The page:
Capsi

by John Stegmann


Capsi is designed to overcome many of the limitations and drawbacks associated with existing public and private transport systems in cities. While Capsi has much in common with other new concepts, it has some novel and attractive features, such as non-stop trips between any pair of innumerable small stations, which should make it the mode of choice for city dwellers. Capsi is a fully automated minaturised on-demand 24-hour public transport system that uses narrow 2-seater (or mini-container) carriages running securely between under/over guideway rails.

BACKGROUND

Millions of city dwellers wrestle daily with the problems of getting themselves to work and back, kids to school and back, doing the shopping and meeting up with friends. Stores and factories need to move materials and goods - much of which can be moved in crates, bags or boxes that are easily manhandled. The situation has existed for centuries, during which time new systems of transportation have evolved, flourished and vanished. It is difficult for a youngster today, looking at a picture of a central city area crowded with animal drawn wagons and carriages, to imagine what life was like a century ago. A century from now, will youngsters be puzzled by images of the huge carparks, multi-lane highways and giant tube trains that dominate the city today?

The motorcar/road system has served us well, but the environmental costs and capacity limitations are now sufficiently evident to make city dwellers interested in alternatives.

SETTING OBJECTIVES

Private cars. What we like about our private cars, vans and pickups is that they are available to us personally, at all times; they go from where we are to where we wish to be (single-stage journey), they go just about anywhere and we feel pretty safe - even when venturing into strange parts of the city at night or traveling long distance. On top of that, they can be a pleasure to ride in, we can take people and/or goods along with us and the vehicle we choose can greatly enhance our personal status. We only need consider costs of ownership – the rest of the system is provided and maintained by others.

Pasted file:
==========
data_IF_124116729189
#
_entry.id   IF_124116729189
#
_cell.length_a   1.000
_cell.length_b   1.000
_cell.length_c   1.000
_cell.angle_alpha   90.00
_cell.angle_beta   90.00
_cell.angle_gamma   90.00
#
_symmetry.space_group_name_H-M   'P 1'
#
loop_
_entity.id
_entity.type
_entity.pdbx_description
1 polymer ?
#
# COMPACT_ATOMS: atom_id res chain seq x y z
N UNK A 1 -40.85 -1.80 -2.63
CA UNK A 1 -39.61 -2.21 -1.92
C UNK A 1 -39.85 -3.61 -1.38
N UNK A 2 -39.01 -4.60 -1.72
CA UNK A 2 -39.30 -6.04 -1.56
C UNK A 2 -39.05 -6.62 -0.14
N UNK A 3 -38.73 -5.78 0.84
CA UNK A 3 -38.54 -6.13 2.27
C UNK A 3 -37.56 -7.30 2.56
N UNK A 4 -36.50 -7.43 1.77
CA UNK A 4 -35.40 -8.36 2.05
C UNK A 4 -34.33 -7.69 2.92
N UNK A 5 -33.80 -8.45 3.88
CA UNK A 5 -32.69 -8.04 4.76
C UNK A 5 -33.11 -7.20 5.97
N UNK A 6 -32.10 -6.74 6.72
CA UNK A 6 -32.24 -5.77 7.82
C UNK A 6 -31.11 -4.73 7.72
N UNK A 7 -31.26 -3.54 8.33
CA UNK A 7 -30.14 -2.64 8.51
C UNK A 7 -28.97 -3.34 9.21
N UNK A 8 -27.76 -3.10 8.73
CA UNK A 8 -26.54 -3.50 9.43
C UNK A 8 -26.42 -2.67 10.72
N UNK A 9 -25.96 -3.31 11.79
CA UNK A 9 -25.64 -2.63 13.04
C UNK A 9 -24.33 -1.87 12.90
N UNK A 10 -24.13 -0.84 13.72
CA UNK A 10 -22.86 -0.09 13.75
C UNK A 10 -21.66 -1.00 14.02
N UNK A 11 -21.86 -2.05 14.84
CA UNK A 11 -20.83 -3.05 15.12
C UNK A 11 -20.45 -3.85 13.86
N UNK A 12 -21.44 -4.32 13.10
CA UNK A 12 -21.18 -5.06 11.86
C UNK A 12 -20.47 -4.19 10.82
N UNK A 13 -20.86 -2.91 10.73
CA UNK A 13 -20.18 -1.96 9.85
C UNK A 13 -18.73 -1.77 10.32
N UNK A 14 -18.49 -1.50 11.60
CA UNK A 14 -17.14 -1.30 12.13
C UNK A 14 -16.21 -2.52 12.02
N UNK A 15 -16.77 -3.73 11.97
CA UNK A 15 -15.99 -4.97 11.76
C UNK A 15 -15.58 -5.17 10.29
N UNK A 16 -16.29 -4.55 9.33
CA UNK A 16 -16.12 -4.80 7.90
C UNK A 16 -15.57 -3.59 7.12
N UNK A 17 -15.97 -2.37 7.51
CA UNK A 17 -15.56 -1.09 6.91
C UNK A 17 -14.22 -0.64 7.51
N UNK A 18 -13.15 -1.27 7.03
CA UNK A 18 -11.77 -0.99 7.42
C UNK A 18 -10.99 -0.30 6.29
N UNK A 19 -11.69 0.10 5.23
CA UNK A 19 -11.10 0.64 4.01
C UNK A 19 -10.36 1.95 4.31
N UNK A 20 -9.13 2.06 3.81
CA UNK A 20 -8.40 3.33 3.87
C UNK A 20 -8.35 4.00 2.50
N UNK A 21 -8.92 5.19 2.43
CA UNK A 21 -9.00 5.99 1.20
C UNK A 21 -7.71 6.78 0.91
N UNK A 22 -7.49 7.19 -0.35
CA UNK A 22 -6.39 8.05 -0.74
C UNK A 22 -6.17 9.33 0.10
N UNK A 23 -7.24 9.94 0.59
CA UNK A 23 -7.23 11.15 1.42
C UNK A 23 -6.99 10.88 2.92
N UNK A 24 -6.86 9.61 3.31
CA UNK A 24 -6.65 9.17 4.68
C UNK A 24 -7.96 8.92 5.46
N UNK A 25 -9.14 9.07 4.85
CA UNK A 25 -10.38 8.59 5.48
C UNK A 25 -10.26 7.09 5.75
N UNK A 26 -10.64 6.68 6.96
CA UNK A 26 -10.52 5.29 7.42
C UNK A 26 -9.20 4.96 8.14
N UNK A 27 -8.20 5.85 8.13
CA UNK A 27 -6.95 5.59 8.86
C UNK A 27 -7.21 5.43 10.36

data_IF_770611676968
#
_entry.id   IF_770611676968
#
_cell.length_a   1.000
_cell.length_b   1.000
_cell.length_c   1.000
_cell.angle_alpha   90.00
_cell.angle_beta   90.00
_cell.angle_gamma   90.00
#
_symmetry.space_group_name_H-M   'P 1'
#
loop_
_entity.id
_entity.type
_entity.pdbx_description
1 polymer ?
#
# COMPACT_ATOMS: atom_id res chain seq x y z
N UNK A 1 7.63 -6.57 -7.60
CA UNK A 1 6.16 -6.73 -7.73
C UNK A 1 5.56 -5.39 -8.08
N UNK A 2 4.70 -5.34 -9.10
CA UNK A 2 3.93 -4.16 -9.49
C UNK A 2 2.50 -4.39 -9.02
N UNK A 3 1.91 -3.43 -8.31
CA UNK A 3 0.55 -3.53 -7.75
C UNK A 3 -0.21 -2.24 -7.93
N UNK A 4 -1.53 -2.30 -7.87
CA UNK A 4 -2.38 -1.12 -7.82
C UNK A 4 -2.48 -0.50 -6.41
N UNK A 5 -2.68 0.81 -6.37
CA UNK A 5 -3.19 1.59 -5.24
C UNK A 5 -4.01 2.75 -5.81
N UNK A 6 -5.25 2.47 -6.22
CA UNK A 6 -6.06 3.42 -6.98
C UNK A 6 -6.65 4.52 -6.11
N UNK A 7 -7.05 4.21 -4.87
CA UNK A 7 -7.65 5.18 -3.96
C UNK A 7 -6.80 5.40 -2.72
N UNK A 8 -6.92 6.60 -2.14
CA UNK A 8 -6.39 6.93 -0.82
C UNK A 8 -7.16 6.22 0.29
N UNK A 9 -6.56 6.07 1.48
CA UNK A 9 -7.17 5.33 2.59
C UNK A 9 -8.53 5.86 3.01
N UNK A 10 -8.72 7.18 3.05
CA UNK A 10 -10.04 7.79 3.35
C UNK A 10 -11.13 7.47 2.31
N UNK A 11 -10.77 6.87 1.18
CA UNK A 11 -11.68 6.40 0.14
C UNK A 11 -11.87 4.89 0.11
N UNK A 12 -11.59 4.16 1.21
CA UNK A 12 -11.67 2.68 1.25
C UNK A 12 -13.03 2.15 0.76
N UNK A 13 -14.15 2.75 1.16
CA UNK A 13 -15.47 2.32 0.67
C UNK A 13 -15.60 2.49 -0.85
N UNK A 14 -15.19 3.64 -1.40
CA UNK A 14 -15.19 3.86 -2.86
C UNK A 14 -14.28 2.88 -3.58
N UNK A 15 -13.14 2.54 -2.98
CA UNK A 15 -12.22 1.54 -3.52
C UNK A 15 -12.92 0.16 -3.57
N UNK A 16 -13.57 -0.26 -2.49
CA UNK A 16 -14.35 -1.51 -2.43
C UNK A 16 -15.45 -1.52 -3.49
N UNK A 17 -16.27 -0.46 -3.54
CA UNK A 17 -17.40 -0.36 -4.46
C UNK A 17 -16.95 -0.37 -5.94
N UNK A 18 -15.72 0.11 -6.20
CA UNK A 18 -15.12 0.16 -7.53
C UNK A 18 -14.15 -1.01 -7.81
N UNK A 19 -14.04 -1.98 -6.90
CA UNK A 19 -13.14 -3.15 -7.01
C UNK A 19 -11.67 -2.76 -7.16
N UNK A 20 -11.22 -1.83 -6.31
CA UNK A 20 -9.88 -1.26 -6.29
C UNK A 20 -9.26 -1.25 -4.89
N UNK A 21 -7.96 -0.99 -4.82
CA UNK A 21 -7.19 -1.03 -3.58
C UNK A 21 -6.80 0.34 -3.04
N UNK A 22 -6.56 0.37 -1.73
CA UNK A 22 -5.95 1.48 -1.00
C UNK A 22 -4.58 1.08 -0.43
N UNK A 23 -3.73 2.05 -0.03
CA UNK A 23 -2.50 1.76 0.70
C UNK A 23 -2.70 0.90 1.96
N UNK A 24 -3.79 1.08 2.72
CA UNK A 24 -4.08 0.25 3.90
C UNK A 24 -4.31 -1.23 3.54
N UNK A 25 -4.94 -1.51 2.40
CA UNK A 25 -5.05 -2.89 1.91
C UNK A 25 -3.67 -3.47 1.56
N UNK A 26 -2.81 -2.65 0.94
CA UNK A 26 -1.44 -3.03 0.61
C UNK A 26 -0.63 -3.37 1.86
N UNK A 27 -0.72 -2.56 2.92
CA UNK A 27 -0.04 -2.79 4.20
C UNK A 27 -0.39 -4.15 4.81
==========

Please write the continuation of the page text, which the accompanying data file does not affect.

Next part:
Motorvehicles are highly desirable, and certainly preferable to low-fare three-stage alternatives such as buses or trains, which require us to get to the boarding point, forego privacy, submit to their timetable, and after the ride find our way to where we really want to be.

What we don’t like about motoring are traffic congestion and parking difficulties. When heavy congestion persists we are compelled to consider alternatives. For some the choice might be bus, tram, train or tube - even cycling or walking! Others would rather move house and/or change job.

Cars and cities. Transportation modes have an enormous effect on cities and their surroundings. Compare today's' cities, made for motor vehicles, to ancient cities made for people and agriculture. Motor roads in cities, and the space given to parking lots and multi-lane ring roads, could be as much as one quarter of the total surface. There are now numerous cities whose streets, overcrowded by motor vehicles, cannot be expanded further.

Land consumption is extensive in another respect as well. Whereas canals and railways created linear development, the motor vehicle system easily converts all farmland and wilderness areas into suburbia. Are today’s cities really the way we prefer them to be?

But motoring is inequitable! Most city dwellers do not own or operate a motorvehicle for any of several valid reasons: they cannot afford it, it does not come with the job, they may be too young, too old or otherwise unable/incapable of owning or operating one. Yet they they, too, must endure the objectionable consequences of the motor vehicle system.  Motorists feel victimised when they are restricted or forced to subsidize the public transport systems.

Objectives: Top priority for any new transportation system must go to making cities places where people feel safe, and enjoy living and working. The system must release land for people, trees, flowers and agriculture to be part of daily life once more. It should be widely affordable, reduce the time required to move about each day, minimise levels of noise and air pollution, and ensure personal safety.

Capsi! Capsi!

Before describing the Capsi design concept, come for an imaginary ride in the Capsule taxi, Capsi.

Personal Identification(PI). First, you need to sign on and be in possession of a Capsi smart card (pre-paid or account), PIN and map. For maximum safety - yours, as well as that of all other users - Capsi must be able to positively identify all users.

Walk, or roll your wheelchair, to the nearest Capsi station, which will look like an elevator with glass doors and an ATM. Stations are small and everywhere (see illustration) - in building foyers, on every block of the street, at schools, shopping centers, and in private homes. The Capsi concept is to have as many small stations as possible, in contrast to the concept of large central stations and suburban stations or bus stops a ten-minute walk apart.

Swipe your Capsi card, enter your PIN and your destination station number (see illustration). From the screen menu select capsule quality (austere to super luxury) and speed (gentle, normal, fast - sets maximum g-force), then wait for the DF response.